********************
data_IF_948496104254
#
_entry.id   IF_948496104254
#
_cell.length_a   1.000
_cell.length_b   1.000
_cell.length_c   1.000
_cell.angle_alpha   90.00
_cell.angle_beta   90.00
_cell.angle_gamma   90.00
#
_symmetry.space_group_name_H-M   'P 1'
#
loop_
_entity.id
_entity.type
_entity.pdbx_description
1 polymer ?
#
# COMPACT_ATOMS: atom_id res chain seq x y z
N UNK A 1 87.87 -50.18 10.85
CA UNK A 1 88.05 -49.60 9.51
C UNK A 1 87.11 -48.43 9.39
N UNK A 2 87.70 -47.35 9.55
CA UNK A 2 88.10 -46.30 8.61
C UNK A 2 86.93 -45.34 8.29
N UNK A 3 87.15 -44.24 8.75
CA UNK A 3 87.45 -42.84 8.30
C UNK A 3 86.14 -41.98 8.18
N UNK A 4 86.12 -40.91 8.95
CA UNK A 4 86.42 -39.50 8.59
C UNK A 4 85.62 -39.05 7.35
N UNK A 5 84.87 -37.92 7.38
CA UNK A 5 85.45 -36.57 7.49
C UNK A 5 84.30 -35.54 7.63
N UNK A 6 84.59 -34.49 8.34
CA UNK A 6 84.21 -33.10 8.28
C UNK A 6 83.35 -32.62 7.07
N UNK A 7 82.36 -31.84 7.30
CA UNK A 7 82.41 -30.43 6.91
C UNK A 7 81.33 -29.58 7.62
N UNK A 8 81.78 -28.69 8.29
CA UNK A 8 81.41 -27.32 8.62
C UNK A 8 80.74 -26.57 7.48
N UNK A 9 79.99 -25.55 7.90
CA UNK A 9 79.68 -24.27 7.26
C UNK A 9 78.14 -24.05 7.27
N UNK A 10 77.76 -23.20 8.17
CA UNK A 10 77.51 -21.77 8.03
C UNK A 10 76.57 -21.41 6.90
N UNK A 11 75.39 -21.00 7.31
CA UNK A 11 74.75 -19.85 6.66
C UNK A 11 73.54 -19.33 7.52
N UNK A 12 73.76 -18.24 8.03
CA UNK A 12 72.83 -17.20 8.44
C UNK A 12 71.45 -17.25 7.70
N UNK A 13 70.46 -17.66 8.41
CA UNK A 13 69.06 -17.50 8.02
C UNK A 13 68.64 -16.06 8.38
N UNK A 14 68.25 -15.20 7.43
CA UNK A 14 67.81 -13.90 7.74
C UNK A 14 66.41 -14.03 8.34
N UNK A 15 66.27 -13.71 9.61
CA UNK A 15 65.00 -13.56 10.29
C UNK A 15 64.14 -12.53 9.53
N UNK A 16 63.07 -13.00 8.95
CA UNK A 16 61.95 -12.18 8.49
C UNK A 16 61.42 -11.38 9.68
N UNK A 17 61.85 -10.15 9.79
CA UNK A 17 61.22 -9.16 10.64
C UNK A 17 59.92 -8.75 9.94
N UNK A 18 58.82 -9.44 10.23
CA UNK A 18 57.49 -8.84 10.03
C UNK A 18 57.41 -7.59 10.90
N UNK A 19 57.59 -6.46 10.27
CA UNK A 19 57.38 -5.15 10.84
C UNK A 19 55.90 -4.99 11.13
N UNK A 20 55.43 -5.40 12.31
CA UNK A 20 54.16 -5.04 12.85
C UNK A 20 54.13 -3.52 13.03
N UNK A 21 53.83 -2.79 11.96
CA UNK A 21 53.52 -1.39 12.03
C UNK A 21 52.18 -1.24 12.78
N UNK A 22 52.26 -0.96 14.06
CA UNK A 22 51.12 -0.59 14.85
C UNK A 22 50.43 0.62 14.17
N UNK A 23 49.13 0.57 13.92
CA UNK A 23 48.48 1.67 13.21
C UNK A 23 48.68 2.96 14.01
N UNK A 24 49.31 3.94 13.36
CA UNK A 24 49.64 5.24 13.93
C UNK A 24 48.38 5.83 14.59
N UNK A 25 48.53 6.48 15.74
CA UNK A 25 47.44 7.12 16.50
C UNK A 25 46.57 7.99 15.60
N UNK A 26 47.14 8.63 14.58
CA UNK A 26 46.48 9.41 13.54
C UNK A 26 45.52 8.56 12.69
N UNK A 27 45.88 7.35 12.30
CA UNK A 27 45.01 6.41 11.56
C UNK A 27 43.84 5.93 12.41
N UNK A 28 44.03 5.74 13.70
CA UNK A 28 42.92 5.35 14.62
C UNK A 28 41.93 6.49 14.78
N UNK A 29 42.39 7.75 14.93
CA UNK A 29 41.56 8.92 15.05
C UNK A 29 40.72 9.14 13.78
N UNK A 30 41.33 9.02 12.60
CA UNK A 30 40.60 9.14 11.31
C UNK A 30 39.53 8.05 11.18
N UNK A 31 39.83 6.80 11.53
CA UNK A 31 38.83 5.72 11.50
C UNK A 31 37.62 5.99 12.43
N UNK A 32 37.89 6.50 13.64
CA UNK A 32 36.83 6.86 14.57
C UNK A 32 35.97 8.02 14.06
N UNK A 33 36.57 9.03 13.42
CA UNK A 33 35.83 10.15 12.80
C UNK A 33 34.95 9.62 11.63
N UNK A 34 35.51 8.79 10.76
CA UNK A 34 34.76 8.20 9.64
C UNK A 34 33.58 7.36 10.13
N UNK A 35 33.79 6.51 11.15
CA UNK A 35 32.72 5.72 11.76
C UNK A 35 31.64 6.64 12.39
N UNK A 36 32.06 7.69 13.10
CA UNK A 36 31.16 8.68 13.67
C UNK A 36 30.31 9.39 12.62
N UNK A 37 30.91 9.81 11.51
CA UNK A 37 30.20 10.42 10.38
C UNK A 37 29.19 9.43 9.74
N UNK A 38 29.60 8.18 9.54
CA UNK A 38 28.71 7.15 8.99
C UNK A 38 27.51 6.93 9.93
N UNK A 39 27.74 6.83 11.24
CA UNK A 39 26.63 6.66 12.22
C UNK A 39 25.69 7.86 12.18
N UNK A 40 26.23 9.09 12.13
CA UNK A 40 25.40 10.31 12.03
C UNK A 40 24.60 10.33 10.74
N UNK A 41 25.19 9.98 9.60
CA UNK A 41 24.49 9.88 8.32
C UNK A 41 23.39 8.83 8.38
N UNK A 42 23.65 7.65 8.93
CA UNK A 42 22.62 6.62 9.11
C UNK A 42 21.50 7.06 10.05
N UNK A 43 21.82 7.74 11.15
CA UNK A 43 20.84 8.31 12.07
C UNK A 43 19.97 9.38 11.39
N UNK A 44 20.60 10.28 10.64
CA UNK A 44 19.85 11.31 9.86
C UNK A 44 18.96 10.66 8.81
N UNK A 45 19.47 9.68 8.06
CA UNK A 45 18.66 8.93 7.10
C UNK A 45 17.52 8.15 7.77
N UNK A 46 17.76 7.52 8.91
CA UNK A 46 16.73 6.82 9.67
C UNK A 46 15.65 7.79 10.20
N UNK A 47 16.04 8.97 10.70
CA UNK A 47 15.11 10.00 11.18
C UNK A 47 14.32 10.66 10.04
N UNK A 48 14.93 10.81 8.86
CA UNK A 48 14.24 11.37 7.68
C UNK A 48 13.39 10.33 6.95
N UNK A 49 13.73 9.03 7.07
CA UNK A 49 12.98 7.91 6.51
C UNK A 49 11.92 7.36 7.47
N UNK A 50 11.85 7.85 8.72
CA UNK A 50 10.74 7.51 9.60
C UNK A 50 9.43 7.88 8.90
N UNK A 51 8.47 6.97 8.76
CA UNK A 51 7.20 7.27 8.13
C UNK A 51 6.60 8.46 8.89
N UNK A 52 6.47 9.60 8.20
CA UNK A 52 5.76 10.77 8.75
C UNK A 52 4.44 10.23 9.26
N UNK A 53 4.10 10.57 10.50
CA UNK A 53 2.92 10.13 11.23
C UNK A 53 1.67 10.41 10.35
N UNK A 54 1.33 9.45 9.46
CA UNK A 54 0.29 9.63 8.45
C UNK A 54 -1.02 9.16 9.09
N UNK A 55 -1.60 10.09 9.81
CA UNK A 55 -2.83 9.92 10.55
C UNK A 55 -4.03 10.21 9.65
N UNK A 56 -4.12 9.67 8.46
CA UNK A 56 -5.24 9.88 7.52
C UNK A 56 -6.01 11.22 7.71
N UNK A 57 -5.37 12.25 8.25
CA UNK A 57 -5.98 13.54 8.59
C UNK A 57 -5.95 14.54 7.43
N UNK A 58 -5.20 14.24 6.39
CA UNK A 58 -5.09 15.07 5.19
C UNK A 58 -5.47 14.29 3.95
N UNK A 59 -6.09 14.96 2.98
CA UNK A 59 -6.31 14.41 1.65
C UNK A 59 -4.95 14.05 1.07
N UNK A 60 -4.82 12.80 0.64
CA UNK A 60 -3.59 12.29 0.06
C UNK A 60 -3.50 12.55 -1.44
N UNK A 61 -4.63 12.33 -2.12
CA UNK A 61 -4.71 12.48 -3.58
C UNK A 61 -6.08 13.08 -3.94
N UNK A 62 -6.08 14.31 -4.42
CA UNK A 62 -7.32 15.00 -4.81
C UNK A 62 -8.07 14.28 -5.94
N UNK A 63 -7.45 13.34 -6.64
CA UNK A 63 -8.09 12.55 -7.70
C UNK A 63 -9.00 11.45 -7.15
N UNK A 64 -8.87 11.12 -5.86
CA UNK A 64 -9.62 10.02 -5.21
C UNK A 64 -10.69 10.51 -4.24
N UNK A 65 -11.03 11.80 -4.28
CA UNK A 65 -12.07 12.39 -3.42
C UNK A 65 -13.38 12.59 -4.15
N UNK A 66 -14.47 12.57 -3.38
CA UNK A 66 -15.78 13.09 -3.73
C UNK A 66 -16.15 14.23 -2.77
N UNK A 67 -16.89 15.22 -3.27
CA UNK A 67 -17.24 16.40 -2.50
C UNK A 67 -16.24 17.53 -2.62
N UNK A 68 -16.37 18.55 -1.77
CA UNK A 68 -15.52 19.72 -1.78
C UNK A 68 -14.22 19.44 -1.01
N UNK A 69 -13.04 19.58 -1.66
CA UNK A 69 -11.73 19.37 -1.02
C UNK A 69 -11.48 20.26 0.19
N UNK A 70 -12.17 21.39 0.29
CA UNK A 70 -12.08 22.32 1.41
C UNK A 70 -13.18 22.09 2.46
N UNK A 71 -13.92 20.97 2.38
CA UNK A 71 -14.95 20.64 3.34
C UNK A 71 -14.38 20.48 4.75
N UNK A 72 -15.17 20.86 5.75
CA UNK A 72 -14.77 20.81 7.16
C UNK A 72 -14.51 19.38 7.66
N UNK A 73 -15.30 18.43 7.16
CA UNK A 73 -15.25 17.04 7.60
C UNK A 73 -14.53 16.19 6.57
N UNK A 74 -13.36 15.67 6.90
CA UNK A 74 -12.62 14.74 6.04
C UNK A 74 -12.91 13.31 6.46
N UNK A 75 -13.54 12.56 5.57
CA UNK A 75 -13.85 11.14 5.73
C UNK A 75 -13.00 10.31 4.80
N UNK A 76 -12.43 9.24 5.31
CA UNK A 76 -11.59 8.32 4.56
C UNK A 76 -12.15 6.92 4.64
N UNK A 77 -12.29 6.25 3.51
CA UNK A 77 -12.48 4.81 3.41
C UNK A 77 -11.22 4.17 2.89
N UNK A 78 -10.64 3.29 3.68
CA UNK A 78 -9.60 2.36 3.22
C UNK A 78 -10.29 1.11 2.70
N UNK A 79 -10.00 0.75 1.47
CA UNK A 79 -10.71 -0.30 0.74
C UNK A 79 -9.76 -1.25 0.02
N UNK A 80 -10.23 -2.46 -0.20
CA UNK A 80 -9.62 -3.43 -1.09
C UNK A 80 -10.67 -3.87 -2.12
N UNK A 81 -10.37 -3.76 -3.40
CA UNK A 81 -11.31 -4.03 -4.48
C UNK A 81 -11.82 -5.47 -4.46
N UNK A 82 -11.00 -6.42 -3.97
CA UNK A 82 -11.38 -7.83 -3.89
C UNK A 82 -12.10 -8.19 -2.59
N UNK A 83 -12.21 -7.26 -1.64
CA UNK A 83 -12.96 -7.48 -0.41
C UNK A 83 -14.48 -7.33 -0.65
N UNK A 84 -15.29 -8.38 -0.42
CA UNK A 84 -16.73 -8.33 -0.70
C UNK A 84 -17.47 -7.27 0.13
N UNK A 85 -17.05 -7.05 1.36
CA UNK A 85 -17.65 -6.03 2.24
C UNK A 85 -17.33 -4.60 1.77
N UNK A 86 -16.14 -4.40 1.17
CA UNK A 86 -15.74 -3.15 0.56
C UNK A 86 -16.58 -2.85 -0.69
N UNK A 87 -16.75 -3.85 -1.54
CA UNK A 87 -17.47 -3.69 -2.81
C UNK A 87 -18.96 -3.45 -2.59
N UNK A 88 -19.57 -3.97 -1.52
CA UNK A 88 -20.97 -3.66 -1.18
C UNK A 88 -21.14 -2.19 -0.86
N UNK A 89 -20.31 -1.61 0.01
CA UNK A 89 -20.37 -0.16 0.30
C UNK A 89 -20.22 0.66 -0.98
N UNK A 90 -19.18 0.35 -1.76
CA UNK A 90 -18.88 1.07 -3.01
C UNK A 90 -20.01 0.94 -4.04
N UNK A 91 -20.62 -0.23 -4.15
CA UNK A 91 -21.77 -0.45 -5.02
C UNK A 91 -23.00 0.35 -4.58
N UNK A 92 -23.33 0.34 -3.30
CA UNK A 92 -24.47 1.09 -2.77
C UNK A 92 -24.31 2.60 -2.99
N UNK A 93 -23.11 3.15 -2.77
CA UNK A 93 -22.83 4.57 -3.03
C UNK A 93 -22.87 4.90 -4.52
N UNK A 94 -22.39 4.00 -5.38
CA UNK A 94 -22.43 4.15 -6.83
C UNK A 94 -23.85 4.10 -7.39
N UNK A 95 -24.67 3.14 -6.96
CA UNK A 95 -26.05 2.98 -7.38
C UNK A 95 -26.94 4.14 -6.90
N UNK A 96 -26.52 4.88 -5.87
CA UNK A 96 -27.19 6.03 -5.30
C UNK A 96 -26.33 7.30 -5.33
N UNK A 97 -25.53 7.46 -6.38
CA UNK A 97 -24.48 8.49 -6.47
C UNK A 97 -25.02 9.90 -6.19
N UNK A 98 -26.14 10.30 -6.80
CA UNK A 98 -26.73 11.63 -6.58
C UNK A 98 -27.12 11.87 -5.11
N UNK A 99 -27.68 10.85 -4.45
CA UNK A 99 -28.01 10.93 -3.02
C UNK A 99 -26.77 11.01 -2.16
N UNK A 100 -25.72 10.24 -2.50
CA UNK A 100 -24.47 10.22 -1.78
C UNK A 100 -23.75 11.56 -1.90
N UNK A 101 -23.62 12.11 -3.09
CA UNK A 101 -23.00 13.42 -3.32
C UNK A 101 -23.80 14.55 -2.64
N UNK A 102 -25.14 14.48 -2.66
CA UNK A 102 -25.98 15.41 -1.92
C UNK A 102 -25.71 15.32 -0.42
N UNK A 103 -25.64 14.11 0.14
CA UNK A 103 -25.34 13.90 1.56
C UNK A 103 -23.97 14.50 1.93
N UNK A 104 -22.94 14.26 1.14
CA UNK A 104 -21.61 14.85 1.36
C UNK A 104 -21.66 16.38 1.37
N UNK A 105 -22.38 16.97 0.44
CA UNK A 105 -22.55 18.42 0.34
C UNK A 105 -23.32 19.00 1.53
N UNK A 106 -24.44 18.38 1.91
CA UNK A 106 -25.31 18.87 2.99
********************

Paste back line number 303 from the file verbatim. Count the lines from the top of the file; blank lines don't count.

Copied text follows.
N UNK A 95 -24.67 3.14 -6.96